Today, I resume my exploration of the ancient, Near-Eastern, Greco-Roman Goddess, Cybele, and Her relationship with transgender and gender-nonconforming people. Cybele (pronounced “KIB-i-lah”) was known to Greeks and Romans by many titles: Mother of the Gods, Mistress of Animals, the Great Mother, and the Savior who Hears our Prayers (http://www.hellenicaworld.com/Greece/Mythology/en/Cybele.html). Cybele’s ceremonies and celebrations were officiated by a priesthood of male-to-female, transgender-like persons.
V. Many of the features associated with Mistress Cybele are seen in female figurines excavated from Stone Age archaeological sites throughout the Middle East. One particularly famous figurine was unearthed at the site of an ancient city in Turkey, Çatalhöyük, which dates back to 6000 BCE (http://en.wikipedia.org/wiki/Mother-goddess#Anatolia). This clay sculpture depicts a nude, pregnant woman on a throne with lion-headed arm rests. She was found in the remains of a granary, suggesting a role in guarding the ancient town’s food supply. It is not clear whether the figure represents a supreme, Mother-Goddess or if the figure served merely as a talisman for good luck. A more elegant and better-preserved seated female figurine was unearthed at a site also dating back to 6000 BCE in Samarra, Iraq (see Figure). The full significance of these figurines to prehistoric societies may never be known, but variations on a Mother Deity appears to have resided in the hearts and visions of humanity in the Near East since the end of the last Ice Age. In cultures representing maternal love and provision for one’s family as Divine Feminine, the attributes of Mother, Protector, Nourisher, and Domesticator would have come together in Mistress Cybele. Hence, Great Mother Cybele was likely in existence long before the quarrelsome, all-too-human Gods of Mount Olympus appeared in the visions and stories of the ancient Greeks.
VI. As the full significance the Cybele-like female figures bore for their prehistoric societies is unknown, the nature of Her priesthood at such a bygone time is likewise unknown. However, by 1000 BCE, many larger-than-life-size sculptures had been carved into the mountainsides throughout Anatolia (modern-day Turkey), indicating a group of people dedicated full-time to Her worship. By the 6th century BCE, Her eunuch (transgender-like) priesthood was well-established, evidenced by the dismay expressed by some Greek writers over the effeminate appearance of Her priests. Based upon such historical accounts of males undergoing castration and living as women to serve the Great Mother, it appears that male-to-female transgenderism is an ancient phenomenon.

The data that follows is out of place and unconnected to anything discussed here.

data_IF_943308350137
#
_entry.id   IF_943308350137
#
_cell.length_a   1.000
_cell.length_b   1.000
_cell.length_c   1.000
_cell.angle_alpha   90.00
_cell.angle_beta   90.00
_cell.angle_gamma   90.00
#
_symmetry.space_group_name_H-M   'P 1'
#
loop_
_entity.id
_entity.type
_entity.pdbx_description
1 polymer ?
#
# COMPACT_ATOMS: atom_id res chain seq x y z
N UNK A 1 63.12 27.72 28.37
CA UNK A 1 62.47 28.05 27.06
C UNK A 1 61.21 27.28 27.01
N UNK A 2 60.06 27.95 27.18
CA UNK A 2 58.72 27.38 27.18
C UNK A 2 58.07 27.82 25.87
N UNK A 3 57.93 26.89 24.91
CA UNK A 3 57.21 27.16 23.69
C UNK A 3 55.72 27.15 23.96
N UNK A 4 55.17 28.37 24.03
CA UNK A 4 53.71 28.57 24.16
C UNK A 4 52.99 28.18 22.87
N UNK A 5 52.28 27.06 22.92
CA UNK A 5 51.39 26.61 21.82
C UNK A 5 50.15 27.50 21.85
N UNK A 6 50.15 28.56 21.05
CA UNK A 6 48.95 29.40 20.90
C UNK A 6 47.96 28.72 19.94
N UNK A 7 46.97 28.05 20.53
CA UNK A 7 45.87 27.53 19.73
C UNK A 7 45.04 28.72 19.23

I am increasingly convinced that Mistress Cybele is a very real aspect of the Divine Feminine. Mother Cybele has become for me the one who specially chose transgender people in a similar manner to the way Father Yaweh chose the Jewish people. The great love the Goddess has for myself and other gender-nonconforming people inspires me to spread Her love through engagement in charity and service. The gentle, devoted manner in which my partner Monica loves me no doubt mirrors the love of the Goddess. As Mistress Cybele expected Her beloved Attis to reciprocate Her love and faithfulness, I am consequently moved to be a more committed partner to Monica.
VII. Mistress Cybele not only embraces the gender-nonconforming among humankind, Her own body was associated with gender-nonconforming characteristics. Some mythical retellings of Cybele’s birth and origins speak of Her as originally possessing both male and female anatomy, thus making Her intersex. In such an intersexed aspect, She went by the name, Agdistis. The Olympian Gods feared this person who could be both male and female and cut away Her male organs. Thus, Agdistis “transitioned” to become Cybele. Alternate stories relate how Cybele gave birth to a child, named Agdistis, born with intersexed characteristics who was similarly mutilated by the Olympians. Regardless of whether the intersexed being was a daughter of Cybele or Cybele Herself, the Olympian Gods embodied the arrogant notion that patriarchal human institutions are above the ways of Nature. To paraphrase my partner’s favorite quote in educating people about transgender and intersexed people: “Humans often lack the ability to think beyond two genders, male and female, but God is not confined to only two genders.” While Zeus and the other Olympian Gods seem to have gotten hung up on the two-gender thing, Cybele embodies the Divine power to transcend gender and sex. Mistress Cybele, being either intersex or the mother of an intersex child, stands alone among Western Deities as a source of hope and comfort to intersex men and women of the modern world. Many intersex people have been wronged by the self-appointed “gods” of the medical establishment. Yet intersex persons can find hope in the mythical accounts of Cybele and Agdistis, which suggest that anatomical intersexedness was known to ancient peoples.
In conclusion, intersexedness, transgenderism, and other manifestations of gender-nonconformity are not a modern deviation from norms, but rather a longstanding fixture of the human experience. I am moved to pray daily on behalf of all my gender-nonconforming sisters and brothers who struggle in the midst of a rejecting and godless world.